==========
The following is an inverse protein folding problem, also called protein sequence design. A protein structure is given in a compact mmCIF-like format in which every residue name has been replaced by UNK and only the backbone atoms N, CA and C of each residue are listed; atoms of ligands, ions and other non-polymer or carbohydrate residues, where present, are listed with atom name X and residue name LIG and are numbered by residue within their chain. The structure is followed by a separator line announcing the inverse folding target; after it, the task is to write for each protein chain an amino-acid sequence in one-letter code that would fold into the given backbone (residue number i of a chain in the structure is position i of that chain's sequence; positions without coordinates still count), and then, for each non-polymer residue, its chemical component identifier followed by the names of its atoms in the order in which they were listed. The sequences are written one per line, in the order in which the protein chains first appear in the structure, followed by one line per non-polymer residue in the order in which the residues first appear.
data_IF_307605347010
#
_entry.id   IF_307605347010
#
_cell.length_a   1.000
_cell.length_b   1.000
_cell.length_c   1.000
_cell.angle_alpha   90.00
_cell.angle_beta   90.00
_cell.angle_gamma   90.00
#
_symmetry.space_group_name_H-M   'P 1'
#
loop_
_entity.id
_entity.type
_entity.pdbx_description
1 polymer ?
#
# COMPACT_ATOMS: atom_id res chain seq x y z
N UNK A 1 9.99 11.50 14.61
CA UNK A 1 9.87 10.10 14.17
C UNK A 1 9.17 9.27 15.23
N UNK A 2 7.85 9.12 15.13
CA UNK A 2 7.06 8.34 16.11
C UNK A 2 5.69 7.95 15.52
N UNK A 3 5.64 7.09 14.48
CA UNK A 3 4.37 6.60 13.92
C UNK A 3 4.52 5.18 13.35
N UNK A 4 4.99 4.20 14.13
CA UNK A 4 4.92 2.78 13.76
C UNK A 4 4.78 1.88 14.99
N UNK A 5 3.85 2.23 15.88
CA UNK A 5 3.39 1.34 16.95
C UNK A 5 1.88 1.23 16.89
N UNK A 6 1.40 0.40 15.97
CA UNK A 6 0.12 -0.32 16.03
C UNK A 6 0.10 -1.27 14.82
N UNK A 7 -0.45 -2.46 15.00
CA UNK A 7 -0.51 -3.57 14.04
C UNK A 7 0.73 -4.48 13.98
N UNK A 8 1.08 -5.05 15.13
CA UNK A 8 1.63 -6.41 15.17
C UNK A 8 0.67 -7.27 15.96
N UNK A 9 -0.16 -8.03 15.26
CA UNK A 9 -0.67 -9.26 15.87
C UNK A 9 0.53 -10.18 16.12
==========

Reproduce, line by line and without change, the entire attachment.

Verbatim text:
The following is an inverse protein folding problem, also called protein sequence design. A protein structure is given in a compact mmCIF-like format in which every residue name has been replaced by UNK and only the backbone atoms N, CA and C of each residue are listed; atoms of ligands, ions and other non-polymer or carbohydrate residues, where present, are listed with atom name X and residue name LIG and are numbered by residue within their chain. The structure is followed by a separator line announcing the inverse folding target; after it, the task is to write for each protein chain an amino-acid sequence in one-letter code that would fold into the given backbone (residue number i of a chain in the structure is position i of that chain's sequence; positions without coordinates still count), and then, for each non-polymer residue, its chemical component identifier followed by the names of its atoms in the order in which they were listed. The sequences are written one per line, in the order in which the protein chains first appear in the structure, followed by one line per non-polymer residue in the order in which the residues first appear.
data_IF_307605347010
#
_entry.id   IF_307605347010
#
_cell.length_a   1.000
_cell.length_b   1.000
_cell.length_c   1.000
_cell.angle_alpha   90.00
_cell.angle_beta   90.00
_cell.angle_gamma   90.00
#
_symmetry.space_group_name_H-M   'P 1'
#
loop_
_entity.id
_entity.type
_entity.pdbx_description
1 polymer ?
#
# COMPACT_ATOMS: atom_id res chain seq x y z
N UNK A 1 9.99 11.50 14.61
CA UNK A 1 9.87 10.10 14.17
C UNK A 1 9.17 9.27 15.23
N UNK A 2 7.85 9.12 15.13
CA UNK A 2 7.06 8.34 16.11
C UNK A 2 5.69 7.95 15.52
N UNK A 3 5.64 7.09 14.48
CA UNK A 3 4.37 6.60 13.92
C UNK A 3 4.52 5.18 13.35
N UNK A 4 4.99 4.20 14.13
CA UNK A 4 4.92 2.78 13.76
C UNK A 4 4.78 1.88 14.99
N UNK A 5 3.85 2.23 15.88
CA UNK A 5 3.39 1.34 16.95
C UNK A 5 1.88 1.23 16.89
N UNK A 6 1.40 0.40 15.97
CA UNK A 6 0.12 -0.32 16.03
C UNK A 6 0.10 -1.27 14.82
N UNK A 7 -0.45 -2.46 15.00
CA UNK A 7 -0.51 -3.57 14.04
C UNK A 7 0.73 -4.48 13.98
N UNK A 8 1.08 -5.05 15.13
CA UNK A 8 1.63 -6.41 15.17
C UNK A 8 0.67 -7.27 15.96
N UNK A 9 -0.16 -8.03 15.26
CA UNK A 9 -0.67 -9.26 15.87
C UNK A 9 0.53 -10.18 16.12